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Fixed vs variable costs

Carlos

Hello everyone,

Fixed costs are identified with those which do not increase with output and variable costs with those which do increase with output. This is clear for instance in manufaturing (raw material, distribution, direct labour,... are variable costs and real estate, marketing, ... are fixed costs).

However, for service business this distinction is not that clear to me. For instance, in the case of a bank, adding one more customer (and hence increasing the revenue from fees or interests) does not necessarily increase the number of employees or offices to be handled; considering this labour and real estate could be defined as fixed costs. However, if the number of customers grows significantly the bank will need to increase its labour force and probably also the number of offices. So how would you establish the boundary between fixed and variable costs in these type of cases?

Thanks. Regards.

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Hemant
Expert
replied on 03/26/2018
Current partner @ Andreessen Horowitz (VC firm). Ex-Mckinsey, ex- strategy guy at Google.

The costs you are talking about is also known as CAC - customer acquisition costs. There is literally *no* business where CAC is zero. You spend salespeople's time, marketing $s, advertising, or other $s to acquire this customer.

CAC is therefore always an operating cost and below the line (underneath COGS).

Fixed and Variable costs are about producing the product OR service - i.e., how much does the company spend to create what someone will buy. It is purely a part of COGS.

CAC is about getting that product/service into a customer's hands.

As companies grow, CAC usually goes DOWN even if their company size grows, but it varies if you are an enterprise or a consumer company. SNAPCHAT spends lot less to get a new user now because there is so much more word of mouth. On the other hand, Salesforce is now going after bigger and bigger companies to sell to, so their avg CAC may be going UP.

Hemant

Francesco replied on 03/26/2018
Ex BCG | MBB Specialist | #1 Expert for coaching sessions (1300+) and recommendation rate (100%)

Hi Carlos,

so far that you want to divide in fix and variable costs only, you can use the concept of marginal change in the output. Specifically, you can consider a cost variable if they increase with a marginal change in the output of the product. Thus all the costs that change with a marginal change in the output (raw material for example) can be considered variable. On the other hand, costs that do not change with a marginal change in output (as labour or real estate) can be considered fixed.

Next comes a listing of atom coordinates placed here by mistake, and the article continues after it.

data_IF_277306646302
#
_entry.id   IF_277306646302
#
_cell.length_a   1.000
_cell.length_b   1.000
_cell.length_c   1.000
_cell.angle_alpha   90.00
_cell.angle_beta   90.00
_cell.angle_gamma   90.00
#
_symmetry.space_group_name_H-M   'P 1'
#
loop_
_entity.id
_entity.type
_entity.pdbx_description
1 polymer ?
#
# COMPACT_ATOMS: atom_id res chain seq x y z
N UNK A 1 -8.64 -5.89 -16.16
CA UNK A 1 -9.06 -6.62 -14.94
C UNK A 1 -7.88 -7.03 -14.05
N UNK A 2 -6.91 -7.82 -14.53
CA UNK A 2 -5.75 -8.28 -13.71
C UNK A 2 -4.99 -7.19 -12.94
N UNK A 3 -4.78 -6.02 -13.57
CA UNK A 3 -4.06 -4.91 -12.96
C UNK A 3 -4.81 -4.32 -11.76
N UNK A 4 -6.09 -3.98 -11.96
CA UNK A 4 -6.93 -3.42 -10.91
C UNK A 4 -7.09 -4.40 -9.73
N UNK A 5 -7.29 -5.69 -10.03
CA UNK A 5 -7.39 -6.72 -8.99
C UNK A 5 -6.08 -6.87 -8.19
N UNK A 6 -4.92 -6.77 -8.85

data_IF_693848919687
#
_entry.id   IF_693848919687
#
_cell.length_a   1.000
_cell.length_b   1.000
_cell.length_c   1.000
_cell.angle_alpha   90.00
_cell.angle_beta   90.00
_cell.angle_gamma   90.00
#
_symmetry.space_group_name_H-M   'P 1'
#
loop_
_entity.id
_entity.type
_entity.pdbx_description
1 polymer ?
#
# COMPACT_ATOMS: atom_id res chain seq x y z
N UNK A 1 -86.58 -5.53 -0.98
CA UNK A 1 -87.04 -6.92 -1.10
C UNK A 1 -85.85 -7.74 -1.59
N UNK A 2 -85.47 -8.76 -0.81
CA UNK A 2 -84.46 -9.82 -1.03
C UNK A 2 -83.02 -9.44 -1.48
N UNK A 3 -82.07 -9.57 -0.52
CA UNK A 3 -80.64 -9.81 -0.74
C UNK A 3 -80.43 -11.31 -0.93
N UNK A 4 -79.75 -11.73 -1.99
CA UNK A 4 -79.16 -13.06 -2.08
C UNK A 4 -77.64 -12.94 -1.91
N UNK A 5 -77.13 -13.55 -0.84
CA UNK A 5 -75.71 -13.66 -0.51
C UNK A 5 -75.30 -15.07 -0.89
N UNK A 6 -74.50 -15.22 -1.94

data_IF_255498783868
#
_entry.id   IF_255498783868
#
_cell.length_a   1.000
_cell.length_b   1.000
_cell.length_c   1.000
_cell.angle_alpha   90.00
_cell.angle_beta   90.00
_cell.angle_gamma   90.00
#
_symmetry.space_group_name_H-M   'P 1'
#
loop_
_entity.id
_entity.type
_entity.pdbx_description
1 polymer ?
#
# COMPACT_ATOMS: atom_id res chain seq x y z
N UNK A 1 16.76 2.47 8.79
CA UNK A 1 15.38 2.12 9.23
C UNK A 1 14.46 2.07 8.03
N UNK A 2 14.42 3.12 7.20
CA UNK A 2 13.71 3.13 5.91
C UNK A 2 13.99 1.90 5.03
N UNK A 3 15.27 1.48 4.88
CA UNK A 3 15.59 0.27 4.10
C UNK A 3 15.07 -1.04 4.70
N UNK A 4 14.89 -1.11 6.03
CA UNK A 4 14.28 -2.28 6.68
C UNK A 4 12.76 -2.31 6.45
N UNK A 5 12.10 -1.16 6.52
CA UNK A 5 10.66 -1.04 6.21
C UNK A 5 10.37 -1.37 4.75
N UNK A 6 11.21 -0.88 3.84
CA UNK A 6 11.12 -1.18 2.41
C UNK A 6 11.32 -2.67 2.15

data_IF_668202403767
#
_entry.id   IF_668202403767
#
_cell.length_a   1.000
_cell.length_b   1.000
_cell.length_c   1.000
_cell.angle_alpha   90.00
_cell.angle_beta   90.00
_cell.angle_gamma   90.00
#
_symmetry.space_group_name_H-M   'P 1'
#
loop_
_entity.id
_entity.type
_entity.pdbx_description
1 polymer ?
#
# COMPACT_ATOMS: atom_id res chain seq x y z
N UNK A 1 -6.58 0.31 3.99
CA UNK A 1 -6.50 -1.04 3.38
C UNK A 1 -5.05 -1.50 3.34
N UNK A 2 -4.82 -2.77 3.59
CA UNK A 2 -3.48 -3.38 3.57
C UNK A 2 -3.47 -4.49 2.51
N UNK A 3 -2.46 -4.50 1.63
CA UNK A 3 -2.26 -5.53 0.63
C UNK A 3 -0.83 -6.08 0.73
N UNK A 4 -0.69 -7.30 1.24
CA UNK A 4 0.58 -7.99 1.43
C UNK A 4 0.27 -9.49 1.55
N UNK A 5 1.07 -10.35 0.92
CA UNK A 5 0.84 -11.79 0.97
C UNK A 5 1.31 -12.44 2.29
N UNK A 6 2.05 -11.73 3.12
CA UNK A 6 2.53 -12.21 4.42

To be more accurate though you should introduce the concept of semi-fixed costs. These are costs that do not change with a marginal change in output, but can change if there is a significant enough increase in production. Assuming you have a graph with output on the horizontal axis and cost on the vertical axis, they are graphically represented by increase by steps.

Thus, the most appropriate definition would include the following:

  • Variable costs: change with a marginal change in output
  • Semi-fixed costs: do not change with a marginal change in output, but can change so far that there is a big enough increase in output
  • Fixed costs: never change, whatever the output

Hope this helps,

Francesco

B replied on 03/25/2018
NOT AVAILABLE

Hey anonymous,

A way of dealing with the type of costs that you presenting is to call them by their proper name: semi-fixed (or semi-variable) costs, i.e., their graph looks like a leather, as they are fixed for a certain amount of work/clients/capacity, but then if you want to expand further they become higher. This might seems a very technical discussion, but interviewers might expect from everyone who had studied accounting before to be able to discuss about it.

Best

Bruno

Andrea
Expert
replied on 03/25/2018
I am a former BCG decision round interviewer with 300+ real interviews conducted and 8 years interviewing experience

I actually think you can use the same logic that you use for a manufacturing case - you can only increase production so much before you have to invest in more tooling and real estate. What I would do is to identify how many incremental customers a rep or a server can handle and based on that and what the solution of the case is consider these costs either variable or fixed costs. For example if business is a food delivery service and your ideas to increase revenues results in an increase of revenues of 20% and current service reps have spare capacity of 25% and delivery team has spare capacity of 5%, I would consider service reps as fixed cost and delivery team as variable (then you can further distinguish between salaries, delivery vehicles, gas and mileage).

hope it helps,

andrea

Vlad replied on 03/25/2018
McKinsey / Accenture / Got all BIG3 offers / More than 300 real MBB cases / Harvard Business School

Hi,

For service industries I will use the following:

  • Labor - mainly fixed. Variable in special cases like 2-sided markets (e.g. taxi business)
  • Marketing - Mainly fixed. Variable in case of discounts / subsidizing per order
  • Supplies, distribution - variable
  • Rent, tools, etc - Fixed

Best

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